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PostPosted: Tue Oct 05, 2010 4:57 pm 

Joined: Fri May 18, 2007 10:39 am
Posts: 8
OK, so there will be some who read the title and think "well, if they think she's going to fail, then why sit the exam?". I'll give you some background which hopefully will change your mind.

DD2 is sitting the exam this Saturday in Gloucestershire - 2 VR exams, sat at school that is likely to be first preference. She's looked round the school and loves it, lots of her friends will end up there and her big sister is also there and thriving.

She's a bright child, certainly grammar suitable. Y5 SATS were Eng: 4a, Maths 5b, so we expect 5's for Y6. Not sure of CAT score, though school will be issuing these at some point in the future.

She's had a bit of tutoring, not excessive, but we've noticed (as has the tutor) that she has problems with questions of the 'make a new word from elements of these two words', and 'move a letter from one word to the other to make 2 new words' type. Maths & code questions she just sails through, and gets - say 99% - correct. We're worried in case this years paper happens to be weighted heavier towards english than maths than usual.

If she either passes but doesn't get a high enough score to get in, or fails, we will have no hesitation in appealing.

When DD2 was little, she failed a hearing assessment on one ear, so the district nurse called us back the following week & it was all OK again. We though nothing more about it, but then she was a very, very late developer with speech, and when it did come, it was (to put it mildly) indistinct. The teachers at nursery couldn't understand her, but did suss that she was bright (she was reading all the name labels of the other children for coats).

We got a private speech therapist in, who did a long report saying essentially that she was very able, but had probably had glue ear, and that it had blocked her language development at a vital time (we still have the report).

Problems continued through infants, with DD2 going to speech therapy at the local health centre - she only stopped in Y4. The Y1 teacher couldn't understand her 90% of the time, though other teachers could. The school did offer her at one point 10 mins a week with a learning support worker just listening to her attempt & practice certain sounds, and at one point, they sent to the the SEN group for 1/2 hour a week - that didn't work out, as all the other children in the group were at the 'very less-able' end of the scale & DD2 was at the opposite. Her Y3 teacher had problems understanding her when she was excited.

Her literacy progress was a little odd. For spellings she was in a mid group, jumping to top group this year (only person to jump two steps), her written work was great. Her 11+ tutor thinks that she'd worked out strategies for coding & spelling words that are different to normal, so she's able to use them, but mentally pronounces them differently, hence doesn't hear in her head the new words that make the answer in the way most children do. She's brighter than DD1, and she passed OK. She's also reasonably musical - G4 piano later this term, G3 percussion soon after.

She still talks with a slight impediment but at least we can understand her now (even I couldn't do so a lot of the time until she was in Y4).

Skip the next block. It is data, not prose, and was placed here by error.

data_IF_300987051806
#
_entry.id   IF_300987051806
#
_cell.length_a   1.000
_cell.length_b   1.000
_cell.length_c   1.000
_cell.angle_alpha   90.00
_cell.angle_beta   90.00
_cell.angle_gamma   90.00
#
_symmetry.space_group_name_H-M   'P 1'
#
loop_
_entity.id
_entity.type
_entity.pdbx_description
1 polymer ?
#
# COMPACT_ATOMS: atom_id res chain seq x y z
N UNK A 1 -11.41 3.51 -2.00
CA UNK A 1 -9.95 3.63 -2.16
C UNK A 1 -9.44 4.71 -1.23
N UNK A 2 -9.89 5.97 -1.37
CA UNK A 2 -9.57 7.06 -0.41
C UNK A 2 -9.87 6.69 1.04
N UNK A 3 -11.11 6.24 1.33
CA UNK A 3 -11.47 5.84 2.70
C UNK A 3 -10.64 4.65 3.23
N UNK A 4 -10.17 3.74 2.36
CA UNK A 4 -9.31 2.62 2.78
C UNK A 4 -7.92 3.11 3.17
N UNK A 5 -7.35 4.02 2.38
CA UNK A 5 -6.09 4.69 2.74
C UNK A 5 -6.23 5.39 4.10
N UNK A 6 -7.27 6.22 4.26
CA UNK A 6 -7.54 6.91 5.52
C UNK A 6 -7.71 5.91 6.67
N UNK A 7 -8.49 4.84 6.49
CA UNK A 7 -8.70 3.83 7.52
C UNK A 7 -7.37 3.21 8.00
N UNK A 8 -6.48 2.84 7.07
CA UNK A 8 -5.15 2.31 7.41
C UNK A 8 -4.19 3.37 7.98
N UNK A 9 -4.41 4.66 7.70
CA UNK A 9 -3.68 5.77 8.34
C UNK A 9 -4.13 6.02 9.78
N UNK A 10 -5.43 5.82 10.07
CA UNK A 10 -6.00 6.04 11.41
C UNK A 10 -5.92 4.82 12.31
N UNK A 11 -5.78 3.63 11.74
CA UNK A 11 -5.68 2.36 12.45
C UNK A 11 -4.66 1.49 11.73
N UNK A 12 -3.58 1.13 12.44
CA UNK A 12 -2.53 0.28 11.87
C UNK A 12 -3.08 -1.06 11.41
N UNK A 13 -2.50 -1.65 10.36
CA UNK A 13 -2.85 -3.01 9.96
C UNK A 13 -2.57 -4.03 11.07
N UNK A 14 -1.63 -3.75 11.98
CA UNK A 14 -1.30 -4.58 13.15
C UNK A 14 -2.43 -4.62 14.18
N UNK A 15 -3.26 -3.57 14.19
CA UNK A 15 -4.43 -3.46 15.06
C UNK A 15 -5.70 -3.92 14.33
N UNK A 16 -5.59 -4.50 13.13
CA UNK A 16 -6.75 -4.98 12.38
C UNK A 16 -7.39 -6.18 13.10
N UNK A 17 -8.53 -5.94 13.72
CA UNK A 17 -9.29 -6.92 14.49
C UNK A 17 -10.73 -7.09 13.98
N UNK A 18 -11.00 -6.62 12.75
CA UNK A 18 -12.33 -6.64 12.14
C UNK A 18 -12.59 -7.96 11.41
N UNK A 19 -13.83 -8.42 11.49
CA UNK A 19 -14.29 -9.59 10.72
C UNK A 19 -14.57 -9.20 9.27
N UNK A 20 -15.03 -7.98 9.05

Hence, we're prepared to appeal should she not pass - she's bright enough, needs the support that a grammar can offer to bright children, will fit in, cope easily with the work...

Oh, and I'll be going to the local vets on Friday to pick up a poorly animal that's not expected to last the night - another useful appeal item. Sadly Granny died just over a year ago (I though a year on life support would be a little over-the-top), so no mileage in that one!

Your comments, please. (and there's a message in the drop box for Etienne)

PostPosted: Thu Oct 07, 2010 4:32 am 

Joined: Mon Mar 15, 2010 3:19 pm
Posts: 159
It is always worth trying an appeal, you have nothing to lose.
At appeal the onus is on you to prove that your daughter is Grammar school material and capable of coping with the work there.

But wait until you get the test results to see how near the pass mark she actually achieved. Better to demonstrate potential than come up with a lot of excuses for not achieving on the day .

My daughter failed to qualify for one of the Glos Grammars last year by 2 points. She had been educated overseas and we found the paper contained a lot of differences in vocabulary (English colloquialisms she was not familiar with).

She had good school reports, good results from state test assessments etc at her primary school. I put together an appeal on this basis and we were sucessful with the appeal.

She is now at the Girls Grammar, and coping very well with the work and enjoying herself immensely. My main concern is that the classes are very big and the girls do not get much individual attention. So they need to be well organised and well motivated in order to keep up with the pace of the work and not be lost among the masses.

Have you talked to the school about their ability to provide any in classroom support for her, should she need it ?

The appeal process does not start until May so you have plenty of time to prepare. Good Luck !

PostPosted: Thu Oct 07, 2010 6:54 am 

Joined: Wed Aug 13, 2008 4:25 pm
Posts: 2630
Surreydad my DS1 had problems with both of the types you mention plus another
two that involved spelling.

I got round the first problem by getting him to write out all the compound words before selecting his answer. The others probably cost him some marks despite the if in doubt write it out rule. He still managed to get a score in the 230's two years ago.

I can't believe this years exam will have more of those types than usual so your daughter should be fine.

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